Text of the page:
The state of Indiana is currently experiencing an HIV epidemic that the governor has called the “worst outbreak in state history”. In addition to HIV, the state has a high percentage of Hepatitis C cases as well. The epidemic has most likely been caused by the widespread use of heroin in the region. Doctors are recommending that heroin users get tested for diseases soon, or else the problem might continue to get worse.
General surgeon Dr. David Welsh said, “We need to stop this vicious cycle. We need to get them help and there’s help out there and the first step is getting them tested.”
Because of the widespread epidemic, many counties in Indiana are starting needle exchange programs that will enable drug users to bring used and contaminated needles and exchange them for clean needles.
Dr. Welsh continued, “This needs to be a multi-prong approach to deal with the problem of mental health issues and addiction issues. The governor visited Scott County when the region was in the national spotlight for the widespread HIV outbreak and during that time, he pointed out that there needs to be in the multifaceted approach to solving the heroin problem.”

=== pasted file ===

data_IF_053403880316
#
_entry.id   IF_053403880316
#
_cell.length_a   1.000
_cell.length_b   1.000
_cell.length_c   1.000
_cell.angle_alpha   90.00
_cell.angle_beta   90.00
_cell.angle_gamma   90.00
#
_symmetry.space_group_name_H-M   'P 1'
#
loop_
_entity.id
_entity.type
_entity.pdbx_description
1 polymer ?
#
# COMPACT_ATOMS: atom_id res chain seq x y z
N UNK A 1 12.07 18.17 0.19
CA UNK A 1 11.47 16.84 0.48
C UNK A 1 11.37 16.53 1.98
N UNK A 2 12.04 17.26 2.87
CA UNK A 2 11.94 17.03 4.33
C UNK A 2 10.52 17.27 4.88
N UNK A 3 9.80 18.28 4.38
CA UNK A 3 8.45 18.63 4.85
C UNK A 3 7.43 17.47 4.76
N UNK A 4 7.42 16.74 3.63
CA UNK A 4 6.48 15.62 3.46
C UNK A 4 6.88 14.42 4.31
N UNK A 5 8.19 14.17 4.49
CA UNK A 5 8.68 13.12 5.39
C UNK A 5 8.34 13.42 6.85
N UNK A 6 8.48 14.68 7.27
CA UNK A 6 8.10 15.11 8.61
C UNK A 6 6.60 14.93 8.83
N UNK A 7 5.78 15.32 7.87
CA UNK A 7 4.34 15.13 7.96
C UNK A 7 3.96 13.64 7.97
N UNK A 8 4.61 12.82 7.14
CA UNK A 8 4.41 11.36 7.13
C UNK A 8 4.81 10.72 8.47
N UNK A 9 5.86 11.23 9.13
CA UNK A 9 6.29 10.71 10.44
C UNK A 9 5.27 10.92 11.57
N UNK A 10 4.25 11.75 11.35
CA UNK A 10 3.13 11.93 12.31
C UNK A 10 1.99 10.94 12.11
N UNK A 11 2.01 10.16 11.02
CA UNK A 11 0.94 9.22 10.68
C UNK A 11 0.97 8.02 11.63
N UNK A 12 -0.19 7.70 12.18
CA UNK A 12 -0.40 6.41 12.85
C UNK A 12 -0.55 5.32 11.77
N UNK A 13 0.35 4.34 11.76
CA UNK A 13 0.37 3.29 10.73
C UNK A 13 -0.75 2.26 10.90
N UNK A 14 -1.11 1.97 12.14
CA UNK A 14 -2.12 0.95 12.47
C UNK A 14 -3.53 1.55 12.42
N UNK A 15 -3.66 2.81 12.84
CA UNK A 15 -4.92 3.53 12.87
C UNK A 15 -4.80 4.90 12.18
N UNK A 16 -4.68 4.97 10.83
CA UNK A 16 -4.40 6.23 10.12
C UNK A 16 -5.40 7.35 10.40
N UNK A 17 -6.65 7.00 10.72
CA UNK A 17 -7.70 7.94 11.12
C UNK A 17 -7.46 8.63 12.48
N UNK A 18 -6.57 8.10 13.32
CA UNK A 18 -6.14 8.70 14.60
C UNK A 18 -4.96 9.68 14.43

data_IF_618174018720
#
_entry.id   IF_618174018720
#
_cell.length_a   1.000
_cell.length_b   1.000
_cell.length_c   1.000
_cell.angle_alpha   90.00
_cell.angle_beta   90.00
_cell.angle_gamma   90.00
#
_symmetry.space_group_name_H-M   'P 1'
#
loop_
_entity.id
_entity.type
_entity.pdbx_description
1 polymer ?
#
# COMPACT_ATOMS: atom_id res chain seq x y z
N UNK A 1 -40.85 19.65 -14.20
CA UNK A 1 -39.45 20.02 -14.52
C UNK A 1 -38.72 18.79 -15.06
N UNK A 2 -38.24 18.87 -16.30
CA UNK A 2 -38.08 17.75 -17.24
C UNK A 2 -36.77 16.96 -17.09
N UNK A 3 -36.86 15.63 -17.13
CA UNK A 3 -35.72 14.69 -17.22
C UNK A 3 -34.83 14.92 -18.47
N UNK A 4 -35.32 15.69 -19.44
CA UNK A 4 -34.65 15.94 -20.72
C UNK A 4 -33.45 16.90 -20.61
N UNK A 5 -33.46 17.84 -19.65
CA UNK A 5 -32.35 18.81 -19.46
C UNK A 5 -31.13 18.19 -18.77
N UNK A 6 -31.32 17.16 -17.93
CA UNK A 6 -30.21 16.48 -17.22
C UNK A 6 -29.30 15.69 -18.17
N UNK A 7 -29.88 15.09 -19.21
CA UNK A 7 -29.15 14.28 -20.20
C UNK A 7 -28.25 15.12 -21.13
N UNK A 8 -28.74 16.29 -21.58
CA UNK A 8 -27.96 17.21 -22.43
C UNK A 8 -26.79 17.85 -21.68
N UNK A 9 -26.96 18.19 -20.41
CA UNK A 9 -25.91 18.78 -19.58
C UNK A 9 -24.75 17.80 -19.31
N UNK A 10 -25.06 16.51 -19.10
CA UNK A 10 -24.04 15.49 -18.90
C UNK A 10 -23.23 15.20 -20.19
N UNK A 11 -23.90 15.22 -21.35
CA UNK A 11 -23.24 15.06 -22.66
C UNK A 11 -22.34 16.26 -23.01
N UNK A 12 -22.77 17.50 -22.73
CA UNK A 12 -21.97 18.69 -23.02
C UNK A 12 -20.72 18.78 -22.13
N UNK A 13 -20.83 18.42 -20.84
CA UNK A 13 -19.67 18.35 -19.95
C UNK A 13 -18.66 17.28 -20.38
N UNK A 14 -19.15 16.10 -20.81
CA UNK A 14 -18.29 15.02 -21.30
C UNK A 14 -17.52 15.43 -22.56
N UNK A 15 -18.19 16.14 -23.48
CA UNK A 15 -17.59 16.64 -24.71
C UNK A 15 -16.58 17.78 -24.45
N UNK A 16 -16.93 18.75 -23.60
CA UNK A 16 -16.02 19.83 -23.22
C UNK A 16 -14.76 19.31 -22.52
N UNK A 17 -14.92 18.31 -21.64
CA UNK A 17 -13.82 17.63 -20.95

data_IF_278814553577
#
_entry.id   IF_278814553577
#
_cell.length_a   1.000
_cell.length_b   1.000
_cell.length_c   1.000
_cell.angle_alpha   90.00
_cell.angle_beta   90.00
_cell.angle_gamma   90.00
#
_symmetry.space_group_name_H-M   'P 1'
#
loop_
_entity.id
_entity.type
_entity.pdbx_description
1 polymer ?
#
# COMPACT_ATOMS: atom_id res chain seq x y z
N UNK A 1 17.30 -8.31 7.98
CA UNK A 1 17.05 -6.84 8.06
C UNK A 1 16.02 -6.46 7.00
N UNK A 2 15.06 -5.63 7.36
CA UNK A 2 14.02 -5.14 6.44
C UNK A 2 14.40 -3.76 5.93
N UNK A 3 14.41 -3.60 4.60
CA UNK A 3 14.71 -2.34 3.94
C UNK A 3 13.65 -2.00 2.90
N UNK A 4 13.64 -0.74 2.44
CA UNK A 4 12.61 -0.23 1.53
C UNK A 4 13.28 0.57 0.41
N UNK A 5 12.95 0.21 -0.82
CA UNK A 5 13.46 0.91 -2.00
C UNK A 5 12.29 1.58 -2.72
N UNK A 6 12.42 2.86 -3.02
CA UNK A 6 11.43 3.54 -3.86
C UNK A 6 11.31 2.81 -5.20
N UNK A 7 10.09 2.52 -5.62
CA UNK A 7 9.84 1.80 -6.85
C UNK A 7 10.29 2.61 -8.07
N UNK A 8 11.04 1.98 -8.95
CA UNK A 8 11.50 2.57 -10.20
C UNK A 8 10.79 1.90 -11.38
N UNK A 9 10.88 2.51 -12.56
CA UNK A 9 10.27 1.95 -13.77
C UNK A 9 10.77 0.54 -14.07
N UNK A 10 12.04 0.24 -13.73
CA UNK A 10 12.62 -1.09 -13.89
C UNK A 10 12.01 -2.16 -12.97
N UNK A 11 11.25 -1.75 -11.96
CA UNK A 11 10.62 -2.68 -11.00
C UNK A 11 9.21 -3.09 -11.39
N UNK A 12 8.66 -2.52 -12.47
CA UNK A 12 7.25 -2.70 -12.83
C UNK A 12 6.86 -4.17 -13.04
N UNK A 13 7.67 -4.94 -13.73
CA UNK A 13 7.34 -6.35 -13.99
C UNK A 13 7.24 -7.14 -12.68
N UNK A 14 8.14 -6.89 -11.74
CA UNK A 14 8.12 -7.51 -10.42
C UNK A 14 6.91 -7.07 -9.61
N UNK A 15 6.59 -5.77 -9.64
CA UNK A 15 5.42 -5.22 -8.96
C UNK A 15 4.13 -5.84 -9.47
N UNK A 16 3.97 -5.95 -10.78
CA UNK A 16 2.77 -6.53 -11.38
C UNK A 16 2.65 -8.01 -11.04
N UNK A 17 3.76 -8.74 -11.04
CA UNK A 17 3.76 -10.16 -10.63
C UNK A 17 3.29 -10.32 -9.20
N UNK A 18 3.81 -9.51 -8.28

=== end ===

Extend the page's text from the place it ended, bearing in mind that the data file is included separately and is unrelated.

Some counties, such as Ripley Country, are hesitant to start such a program. They say that a program of this type only encourages further drug use. However, other counties have worked to start the program as soon as possible.
Regardless of whether or not their country has a needle exchange program, Dr. Welsh stressed that it is very critical that drug users get tested for the diseases.
“People with addiction need to know that we are here for them. No one is going to judge them and if they need help, there are many departments and many people with whom they can speak to on this issue,” he said.
On Tuesday November 10th, the Ripley County Health Department plans to offer people complementary Hepatitis C and HIV screenings.